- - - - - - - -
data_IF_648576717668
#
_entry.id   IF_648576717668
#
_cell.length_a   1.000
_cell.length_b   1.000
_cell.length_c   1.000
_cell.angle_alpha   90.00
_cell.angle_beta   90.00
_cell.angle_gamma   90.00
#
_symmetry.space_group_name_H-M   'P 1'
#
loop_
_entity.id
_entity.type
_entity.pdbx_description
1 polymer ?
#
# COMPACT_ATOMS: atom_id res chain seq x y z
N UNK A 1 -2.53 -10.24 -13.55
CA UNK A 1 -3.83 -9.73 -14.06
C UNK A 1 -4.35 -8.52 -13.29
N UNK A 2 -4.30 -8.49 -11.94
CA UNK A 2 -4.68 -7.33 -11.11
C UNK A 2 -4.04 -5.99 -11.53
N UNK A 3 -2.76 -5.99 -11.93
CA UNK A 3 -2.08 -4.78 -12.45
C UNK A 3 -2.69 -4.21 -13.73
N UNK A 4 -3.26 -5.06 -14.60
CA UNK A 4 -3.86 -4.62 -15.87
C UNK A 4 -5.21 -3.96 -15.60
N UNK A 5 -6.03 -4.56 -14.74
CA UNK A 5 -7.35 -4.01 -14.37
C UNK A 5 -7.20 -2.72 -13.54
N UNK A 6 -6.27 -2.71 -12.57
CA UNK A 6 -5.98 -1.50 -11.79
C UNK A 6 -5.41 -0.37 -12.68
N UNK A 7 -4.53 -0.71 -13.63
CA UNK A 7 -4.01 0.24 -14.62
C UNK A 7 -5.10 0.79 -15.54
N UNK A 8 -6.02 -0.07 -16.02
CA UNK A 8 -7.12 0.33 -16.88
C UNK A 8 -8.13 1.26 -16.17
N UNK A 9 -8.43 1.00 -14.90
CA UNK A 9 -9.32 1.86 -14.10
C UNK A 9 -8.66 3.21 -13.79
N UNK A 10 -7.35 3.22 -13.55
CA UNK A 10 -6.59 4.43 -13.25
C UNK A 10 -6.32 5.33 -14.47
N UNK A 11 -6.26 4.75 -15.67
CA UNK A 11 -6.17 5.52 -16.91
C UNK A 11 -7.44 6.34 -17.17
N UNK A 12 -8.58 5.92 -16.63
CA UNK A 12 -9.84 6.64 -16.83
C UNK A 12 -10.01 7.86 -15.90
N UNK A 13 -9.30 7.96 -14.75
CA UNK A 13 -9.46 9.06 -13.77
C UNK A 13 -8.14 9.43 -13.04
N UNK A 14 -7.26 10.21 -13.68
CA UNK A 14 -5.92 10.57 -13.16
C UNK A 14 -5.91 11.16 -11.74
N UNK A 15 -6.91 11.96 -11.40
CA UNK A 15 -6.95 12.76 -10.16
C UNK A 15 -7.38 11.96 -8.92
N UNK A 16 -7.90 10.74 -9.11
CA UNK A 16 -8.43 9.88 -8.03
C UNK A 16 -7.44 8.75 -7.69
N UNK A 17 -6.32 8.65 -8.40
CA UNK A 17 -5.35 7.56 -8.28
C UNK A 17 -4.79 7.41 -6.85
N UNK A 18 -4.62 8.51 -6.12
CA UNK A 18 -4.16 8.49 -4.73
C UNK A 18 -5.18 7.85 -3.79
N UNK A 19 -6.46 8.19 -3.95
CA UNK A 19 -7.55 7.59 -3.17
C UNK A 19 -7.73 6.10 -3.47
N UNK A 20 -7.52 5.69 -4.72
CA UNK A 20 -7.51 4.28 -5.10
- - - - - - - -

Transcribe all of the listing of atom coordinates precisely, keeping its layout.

data_IF_648576717668
#
_entry.id   IF_648576717668
#
_cell.length_a   1.000
_cell.length_b   1.000
_cell.length_c   1.000
_cell.angle_alpha   90.00
_cell.angle_beta   90.00
_cell.angle_gamma   90.00
#
_symmetry.space_group_name_H-M   'P 1'
#
loop_
_entity.id
_entity.type
_entity.pdbx_description
1 polymer ?
#
# COMPACT_ATOMS: atom_id res chain seq x y z
N UNK A 1 -2.53 -10.24 -13.55
CA UNK A 1 -3.83 -9.73 -14.06
C UNK A 1 -4.35 -8.52 -13.29
N UNK A 2 -4.30 -8.49 -11.94
CA UNK A 2 -4.68 -7.33 -11.11
C UNK A 2 -4.04 -5.99 -11.53
N UNK A 3 -2.76 -5.99 -11.93
CA UNK A 3 -2.08 -4.78 -12.45
C UNK A 3 -2.69 -4.21 -13.73
N UNK A 4 -3.26 -5.06 -14.60
CA UNK A 4 -3.86 -4.62 -15.87
C UNK A 4 -5.21 -3.96 -15.60
N UNK A 5 -6.03 -4.56 -14.74
CA UNK A 5 -7.35 -4.01 -14.37
C UNK A 5 -7.20 -2.72 -13.54
N UNK A 6 -6.27 -2.71 -12.57
CA UNK A 6 -5.98 -1.50 -11.79
C UNK A 6 -5.41 -0.37 -12.68
N UNK A 7 -4.53 -0.71 -13.63
CA UNK A 7 -4.01 0.24 -14.62
C UNK A 7 -5.10 0.79 -15.54
N UNK A 8 -6.02 -0.07 -16.02
CA UNK A 8 -7.12 0.33 -16.88
C UNK A 8 -8.13 1.26 -16.17
N UNK A 9 -8.43 1.00 -14.90
CA UNK A 9 -9.32 1.86 -14.10
C UNK A 9 -8.66 3.21 -13.79
N UNK A 10 -7.35 3.22 -13.55
CA UNK A 10 -6.59 4.43 -13.25
C UNK A 10 -6.32 5.33 -14.47
N UNK A 11 -6.26 4.75 -15.67
CA UNK A 11 -6.17 5.52 -16.91
C UNK A 11 -7.44 6.34 -17.17
N UNK A 12 -8.58 5.92 -16.63
CA UNK A 12 -9.84 6.64 -16.83
C UNK A 12 -10.01 7.86 -15.90
N UNK A 13 -9.30 7.96 -14.75
CA UNK A 13 -9.46 9.06 -13.77
C UNK A 13 -8.14 9.43 -13.04
N UNK A 14 -7.26 10.21 -13.68
CA UNK A 14 -5.92 10.57 -13.16
C UNK A 14 -5.91 11.16 -11.74
N UNK A 15 -6.91 11.96 -11.40
CA UNK A 15 -6.95 12.76 -10.16
C UNK A 15 -7.38 11.96 -8.92
N UNK A 16 -7.90 10.74 -9.11
CA UNK A 16 -8.43 9.88 -8.03
C UNK A 16 -7.44 8.75 -7.69
N UNK A 17 -6.32 8.65 -8.40
CA UNK A 17 -5.35 7.56 -8.28
C UNK A 17 -4.79 7.41 -6.85
N UNK A 18 -4.62 8.51 -6.12
CA UNK A 18 -4.16 8.49 -4.73
C UNK A 18 -5.18 7.85 -3.79
N UNK A 19 -6.46 8.19 -3.95
CA UNK A 19 -7.55 7.59 -3.17
C UNK A 19 -7.73 6.10 -3.47
N UNK A 20 -7.52 5.69 -4.72
CA UNK A 20 -7.51 4.28 -5.10